'the leapfroggers -- an insider's account of ISRO' review: at the launchpad

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Book Cover-And India's most important launch vehicle the SLV-3 being launched for he first time

Recording early days of India’s space odyssey

India’s steady successes in the realm of launching satellites and building reliable launch vehicles is the result of a generation of engineers, who were fresh out of college in the 1960s, and immediately absorbed into the budding Indian Space Research Organisation. These early pioneers, led by Vikram Sarabhai, were effectively learning on the job and scrambling to close the formidable headway made by the United States, the erstwhile Soviet Union and France, among others. This first-generation, in the last few years, have been effervescing an assembly-line of memoirs about their time in the organisation, their challenges, the influence of ISRO’s early chairpersons such as Sarabhai, Satish Dhawan and ‘missile man’ A.P.J. Abdul Kalam.

In this oeuvre comes a memoir by Ved Prakash Sandlas, who was a part of Kalam’s core team in the Satellite Launch Vehicle (SLV) program and eventually became that group’s leader in 1980. The Leapfroggers: An Insider’s Account of ISRO has an intriguing premise. “Leapfrogging is not like long-jump... it relies upon stored energy and leaping above unexplored territory with calculated risk... this is a storybook, rather than a history or chronology document.”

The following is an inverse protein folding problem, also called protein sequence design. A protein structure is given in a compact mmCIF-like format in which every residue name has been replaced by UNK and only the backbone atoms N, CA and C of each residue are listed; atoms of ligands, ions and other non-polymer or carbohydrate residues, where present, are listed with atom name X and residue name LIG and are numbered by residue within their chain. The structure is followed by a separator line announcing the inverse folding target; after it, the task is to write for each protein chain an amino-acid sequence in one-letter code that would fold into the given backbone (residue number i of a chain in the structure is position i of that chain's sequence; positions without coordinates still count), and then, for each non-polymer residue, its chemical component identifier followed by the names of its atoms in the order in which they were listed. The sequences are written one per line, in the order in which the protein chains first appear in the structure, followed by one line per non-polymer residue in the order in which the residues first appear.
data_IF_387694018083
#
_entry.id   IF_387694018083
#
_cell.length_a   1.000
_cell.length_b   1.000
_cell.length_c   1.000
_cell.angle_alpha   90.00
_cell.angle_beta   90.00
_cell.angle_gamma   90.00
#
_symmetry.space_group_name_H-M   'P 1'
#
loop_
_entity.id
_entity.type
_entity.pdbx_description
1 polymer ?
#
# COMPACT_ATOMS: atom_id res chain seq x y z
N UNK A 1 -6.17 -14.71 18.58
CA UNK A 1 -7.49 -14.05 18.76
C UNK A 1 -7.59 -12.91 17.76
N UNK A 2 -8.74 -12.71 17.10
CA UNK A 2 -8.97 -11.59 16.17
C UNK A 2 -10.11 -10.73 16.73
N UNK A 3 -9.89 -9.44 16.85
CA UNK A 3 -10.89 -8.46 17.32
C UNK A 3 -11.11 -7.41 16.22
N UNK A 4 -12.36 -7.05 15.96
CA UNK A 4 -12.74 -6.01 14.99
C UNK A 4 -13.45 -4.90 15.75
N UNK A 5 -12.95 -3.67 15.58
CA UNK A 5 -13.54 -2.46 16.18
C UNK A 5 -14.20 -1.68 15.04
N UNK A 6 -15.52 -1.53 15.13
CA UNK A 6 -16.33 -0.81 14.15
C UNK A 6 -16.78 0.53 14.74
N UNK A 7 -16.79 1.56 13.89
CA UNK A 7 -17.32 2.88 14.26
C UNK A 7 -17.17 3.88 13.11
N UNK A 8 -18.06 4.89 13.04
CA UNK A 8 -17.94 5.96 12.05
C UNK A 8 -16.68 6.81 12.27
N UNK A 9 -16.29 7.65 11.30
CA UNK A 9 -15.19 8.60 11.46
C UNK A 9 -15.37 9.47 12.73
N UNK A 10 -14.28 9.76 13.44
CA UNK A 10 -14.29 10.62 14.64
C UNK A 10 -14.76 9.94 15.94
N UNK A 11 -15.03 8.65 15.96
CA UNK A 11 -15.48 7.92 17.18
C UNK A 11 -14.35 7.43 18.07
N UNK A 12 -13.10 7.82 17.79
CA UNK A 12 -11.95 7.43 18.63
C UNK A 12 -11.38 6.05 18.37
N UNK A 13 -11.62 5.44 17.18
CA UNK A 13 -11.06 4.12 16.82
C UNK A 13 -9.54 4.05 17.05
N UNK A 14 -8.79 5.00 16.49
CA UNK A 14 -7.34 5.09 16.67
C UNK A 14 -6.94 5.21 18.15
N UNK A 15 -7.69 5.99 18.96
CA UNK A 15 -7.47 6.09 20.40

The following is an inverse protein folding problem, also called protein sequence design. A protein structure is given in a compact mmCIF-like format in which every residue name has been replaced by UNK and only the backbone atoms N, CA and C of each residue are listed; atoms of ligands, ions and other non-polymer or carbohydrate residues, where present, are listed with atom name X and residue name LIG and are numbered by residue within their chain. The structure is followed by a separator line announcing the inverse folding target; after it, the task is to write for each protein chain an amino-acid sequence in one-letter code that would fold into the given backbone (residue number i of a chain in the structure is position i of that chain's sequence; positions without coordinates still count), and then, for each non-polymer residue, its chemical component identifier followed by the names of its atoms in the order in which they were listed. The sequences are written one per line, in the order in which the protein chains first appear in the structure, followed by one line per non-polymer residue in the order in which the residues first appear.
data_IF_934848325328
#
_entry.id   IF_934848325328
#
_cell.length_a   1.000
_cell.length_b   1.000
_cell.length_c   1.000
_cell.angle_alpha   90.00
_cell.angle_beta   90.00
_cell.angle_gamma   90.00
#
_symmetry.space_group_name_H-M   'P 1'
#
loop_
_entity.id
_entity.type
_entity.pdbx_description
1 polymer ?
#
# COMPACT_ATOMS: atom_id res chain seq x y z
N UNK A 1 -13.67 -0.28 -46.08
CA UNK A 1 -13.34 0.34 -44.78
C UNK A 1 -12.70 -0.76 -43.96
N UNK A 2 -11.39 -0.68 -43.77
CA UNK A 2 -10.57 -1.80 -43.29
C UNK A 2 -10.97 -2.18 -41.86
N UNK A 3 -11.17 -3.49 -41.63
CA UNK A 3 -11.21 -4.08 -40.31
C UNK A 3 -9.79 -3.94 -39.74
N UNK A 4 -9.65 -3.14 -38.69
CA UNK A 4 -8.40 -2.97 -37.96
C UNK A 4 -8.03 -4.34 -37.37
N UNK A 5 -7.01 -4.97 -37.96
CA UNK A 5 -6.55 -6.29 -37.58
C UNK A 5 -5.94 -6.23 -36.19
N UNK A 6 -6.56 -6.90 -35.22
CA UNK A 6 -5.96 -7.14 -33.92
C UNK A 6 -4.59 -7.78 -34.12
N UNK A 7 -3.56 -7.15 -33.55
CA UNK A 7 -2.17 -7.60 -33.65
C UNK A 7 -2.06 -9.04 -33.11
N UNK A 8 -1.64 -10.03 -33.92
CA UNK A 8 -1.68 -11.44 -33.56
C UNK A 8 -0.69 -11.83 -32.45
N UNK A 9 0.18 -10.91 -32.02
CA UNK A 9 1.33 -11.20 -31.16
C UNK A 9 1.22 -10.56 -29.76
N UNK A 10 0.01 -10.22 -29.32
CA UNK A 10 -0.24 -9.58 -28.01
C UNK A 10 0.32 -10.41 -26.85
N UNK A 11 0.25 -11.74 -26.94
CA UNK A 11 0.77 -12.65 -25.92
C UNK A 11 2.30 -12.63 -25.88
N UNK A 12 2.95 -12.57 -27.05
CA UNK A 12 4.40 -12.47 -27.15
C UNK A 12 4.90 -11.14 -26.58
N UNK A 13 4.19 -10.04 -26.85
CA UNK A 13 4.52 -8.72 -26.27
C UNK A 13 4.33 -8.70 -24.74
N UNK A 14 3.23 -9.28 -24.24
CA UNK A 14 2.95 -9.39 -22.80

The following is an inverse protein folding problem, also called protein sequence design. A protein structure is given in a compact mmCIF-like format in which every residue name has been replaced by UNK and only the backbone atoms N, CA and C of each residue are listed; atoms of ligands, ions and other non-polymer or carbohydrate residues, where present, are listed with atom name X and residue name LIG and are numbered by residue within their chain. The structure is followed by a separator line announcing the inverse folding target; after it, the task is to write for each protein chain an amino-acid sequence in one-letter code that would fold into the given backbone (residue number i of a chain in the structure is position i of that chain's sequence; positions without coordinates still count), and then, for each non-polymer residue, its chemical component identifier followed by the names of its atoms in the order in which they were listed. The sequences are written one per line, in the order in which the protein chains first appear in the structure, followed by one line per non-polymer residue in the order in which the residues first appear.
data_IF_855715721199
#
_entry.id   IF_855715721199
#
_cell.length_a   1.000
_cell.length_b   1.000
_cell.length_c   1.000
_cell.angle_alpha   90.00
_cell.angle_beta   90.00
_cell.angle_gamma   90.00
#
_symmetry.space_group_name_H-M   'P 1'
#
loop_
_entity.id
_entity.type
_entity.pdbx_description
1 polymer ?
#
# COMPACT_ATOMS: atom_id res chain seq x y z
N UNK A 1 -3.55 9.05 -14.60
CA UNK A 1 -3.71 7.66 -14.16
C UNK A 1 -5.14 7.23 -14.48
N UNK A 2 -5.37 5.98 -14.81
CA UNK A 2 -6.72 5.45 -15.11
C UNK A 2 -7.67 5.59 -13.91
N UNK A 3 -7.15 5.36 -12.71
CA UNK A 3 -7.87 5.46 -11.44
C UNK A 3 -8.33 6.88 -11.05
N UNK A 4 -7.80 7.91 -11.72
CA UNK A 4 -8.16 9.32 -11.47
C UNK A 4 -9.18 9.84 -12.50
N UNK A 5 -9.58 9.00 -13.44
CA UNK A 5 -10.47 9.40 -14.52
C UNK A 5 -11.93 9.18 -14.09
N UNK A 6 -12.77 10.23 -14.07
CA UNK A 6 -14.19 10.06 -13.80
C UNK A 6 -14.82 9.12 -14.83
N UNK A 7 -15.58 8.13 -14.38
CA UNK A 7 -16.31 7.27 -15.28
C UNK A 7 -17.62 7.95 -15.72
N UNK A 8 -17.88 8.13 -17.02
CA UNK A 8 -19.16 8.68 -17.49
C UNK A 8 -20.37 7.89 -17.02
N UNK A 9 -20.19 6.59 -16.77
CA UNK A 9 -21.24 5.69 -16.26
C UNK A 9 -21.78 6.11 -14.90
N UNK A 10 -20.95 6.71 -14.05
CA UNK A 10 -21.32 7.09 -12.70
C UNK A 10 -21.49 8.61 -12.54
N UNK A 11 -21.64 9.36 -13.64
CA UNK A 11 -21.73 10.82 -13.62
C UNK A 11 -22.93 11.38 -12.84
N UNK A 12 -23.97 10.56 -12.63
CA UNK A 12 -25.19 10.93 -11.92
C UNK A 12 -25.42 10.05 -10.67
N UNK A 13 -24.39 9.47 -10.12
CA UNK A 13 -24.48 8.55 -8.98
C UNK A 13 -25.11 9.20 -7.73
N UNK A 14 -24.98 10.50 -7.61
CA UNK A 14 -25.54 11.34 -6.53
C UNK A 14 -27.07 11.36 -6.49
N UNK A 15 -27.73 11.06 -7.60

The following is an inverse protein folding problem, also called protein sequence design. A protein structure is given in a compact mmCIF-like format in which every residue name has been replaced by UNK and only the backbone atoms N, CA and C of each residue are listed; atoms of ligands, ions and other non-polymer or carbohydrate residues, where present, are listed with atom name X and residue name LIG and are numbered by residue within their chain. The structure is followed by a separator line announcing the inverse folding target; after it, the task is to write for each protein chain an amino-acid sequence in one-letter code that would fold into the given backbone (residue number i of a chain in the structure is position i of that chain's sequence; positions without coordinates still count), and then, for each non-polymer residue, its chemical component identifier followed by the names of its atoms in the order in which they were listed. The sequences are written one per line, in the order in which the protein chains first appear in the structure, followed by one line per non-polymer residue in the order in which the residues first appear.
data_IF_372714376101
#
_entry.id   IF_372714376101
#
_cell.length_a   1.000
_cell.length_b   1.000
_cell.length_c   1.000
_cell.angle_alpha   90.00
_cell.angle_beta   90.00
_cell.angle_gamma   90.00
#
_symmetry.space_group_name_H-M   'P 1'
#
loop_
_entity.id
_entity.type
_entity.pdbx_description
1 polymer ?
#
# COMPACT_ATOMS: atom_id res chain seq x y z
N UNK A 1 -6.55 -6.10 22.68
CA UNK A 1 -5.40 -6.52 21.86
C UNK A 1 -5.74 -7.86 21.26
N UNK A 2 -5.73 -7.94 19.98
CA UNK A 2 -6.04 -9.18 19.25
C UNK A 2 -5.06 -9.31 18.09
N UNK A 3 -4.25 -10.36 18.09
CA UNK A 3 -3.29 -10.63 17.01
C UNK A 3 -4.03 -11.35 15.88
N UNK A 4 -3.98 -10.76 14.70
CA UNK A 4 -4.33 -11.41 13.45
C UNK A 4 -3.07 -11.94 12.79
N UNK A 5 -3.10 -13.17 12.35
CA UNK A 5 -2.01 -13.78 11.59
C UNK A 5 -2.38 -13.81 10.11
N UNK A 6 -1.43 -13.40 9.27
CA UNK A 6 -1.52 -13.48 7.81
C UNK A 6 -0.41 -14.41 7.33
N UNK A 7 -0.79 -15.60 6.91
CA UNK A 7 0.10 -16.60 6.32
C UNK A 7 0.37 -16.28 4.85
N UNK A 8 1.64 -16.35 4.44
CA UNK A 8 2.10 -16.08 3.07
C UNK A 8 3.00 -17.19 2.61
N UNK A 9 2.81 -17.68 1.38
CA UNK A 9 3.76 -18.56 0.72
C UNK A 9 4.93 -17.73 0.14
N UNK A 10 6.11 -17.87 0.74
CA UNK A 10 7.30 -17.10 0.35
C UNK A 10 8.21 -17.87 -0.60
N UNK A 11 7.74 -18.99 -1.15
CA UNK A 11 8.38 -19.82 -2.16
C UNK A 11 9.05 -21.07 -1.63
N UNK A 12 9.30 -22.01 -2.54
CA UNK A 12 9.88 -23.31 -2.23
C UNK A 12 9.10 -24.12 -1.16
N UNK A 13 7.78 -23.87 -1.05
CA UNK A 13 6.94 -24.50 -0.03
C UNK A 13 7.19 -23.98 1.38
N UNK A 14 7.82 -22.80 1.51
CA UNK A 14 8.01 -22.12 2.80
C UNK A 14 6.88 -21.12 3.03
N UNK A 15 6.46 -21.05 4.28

Sandlas’ account begins from his posting at Thumba, the nondescript fishing village in Kerala, that served as India’s first rocket launching centre. Born in Punjab, his first anecdotes are about acclimatising to life in Kerala and its differences from north India for instance, a “matriarchal or matrilineal system,” and “all-women (bank) branch,” the way houses were spaced close to each other, an efficient garbage-disposal system and extortionist practices by trade unions.

There are two chapters on Sandlas’ childhood and his training as an engineer where he discusses his exposure to ham radios and how this has remained a lifelong passion and was intricately connected to his career as an ISRO engineer. Subsequently follows a fairly long description of SLV minutiae, down to various project leaders and the frenetic pace at which engineers would work — often sacrificing dinners and holidays — to achieve “impossible deadlines” especially those set by Kalam.

For a historian of the ISRO and interested in the nitty-gritty of the SLV, Sandlas’ book may be an important reference guide.

However insight — aside of the well-trodden ground of ISRO’s work culture and luminous leaders — or anecdote is mostly lacking.

There’s an excessive reliance on technical documents both in terms of language and documentation — and an inordinate focus on ISRO heads (who’ve anyway had reams written about them). Unfortunately, the book doesn’t quite read like the storybook it is promised to be.

The Leapfroggers: An Insider’s Account of ISRO; Ved Prakash Sandlas, HarperCollins, ₹399

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